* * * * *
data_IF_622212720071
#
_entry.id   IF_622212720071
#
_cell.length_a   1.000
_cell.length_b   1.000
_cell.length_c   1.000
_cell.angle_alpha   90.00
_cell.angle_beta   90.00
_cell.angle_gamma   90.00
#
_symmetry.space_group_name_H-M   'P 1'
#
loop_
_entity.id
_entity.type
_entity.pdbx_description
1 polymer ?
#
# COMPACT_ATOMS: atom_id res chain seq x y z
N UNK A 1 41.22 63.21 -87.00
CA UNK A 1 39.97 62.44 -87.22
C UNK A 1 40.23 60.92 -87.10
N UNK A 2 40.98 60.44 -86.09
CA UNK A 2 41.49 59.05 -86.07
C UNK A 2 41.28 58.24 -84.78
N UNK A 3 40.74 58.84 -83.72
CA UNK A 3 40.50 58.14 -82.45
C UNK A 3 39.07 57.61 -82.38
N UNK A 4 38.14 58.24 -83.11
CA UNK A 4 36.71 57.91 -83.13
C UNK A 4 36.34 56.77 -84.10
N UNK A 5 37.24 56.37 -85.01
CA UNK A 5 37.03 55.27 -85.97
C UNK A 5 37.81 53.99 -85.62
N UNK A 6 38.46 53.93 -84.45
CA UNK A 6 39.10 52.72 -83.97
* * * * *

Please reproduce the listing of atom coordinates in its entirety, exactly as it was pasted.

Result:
data_IF_622212720071
#
_entry.id   IF_622212720071
#
_cell.length_a   1.000
_cell.length_b   1.000
_cell.length_c   1.000
_cell.angle_alpha   90.00
_cell.angle_beta   90.00
_cell.angle_gamma   90.00
#
_symmetry.space_group_name_H-M   'P 1'
#
loop_
_entity.id
_entity.type
_entity.pdbx_description
1 polymer ?
#
# COMPACT_ATOMS: atom_id res chain seq x y z
N UNK A 1 41.22 63.21 -87.00
CA UNK A 1 39.97 62.44 -87.22
C UNK A 1 40.23 60.92 -87.10
N UNK A 2 40.98 60.44 -86.09
CA UNK A 2 41.49 59.05 -86.07
C UNK A 2 41.28 58.24 -84.78
N UNK A 3 40.74 58.84 -83.72
CA UNK A 3 40.50 58.14 -82.45
C UNK A 3 39.07 57.61 -82.38
N UNK A 4 38.14 58.24 -83.11
CA UNK A 4 36.71 57.91 -83.13
C UNK A 4 36.34 56.77 -84.10
N UNK A 5 37.24 56.37 -85.01
CA UNK A 5 37.03 55.27 -85.97
C UNK A 5 37.81 53.99 -85.62
N UNK A 6 38.46 53.93 -84.45
CA UNK A 6 39.10 52.72 -83.97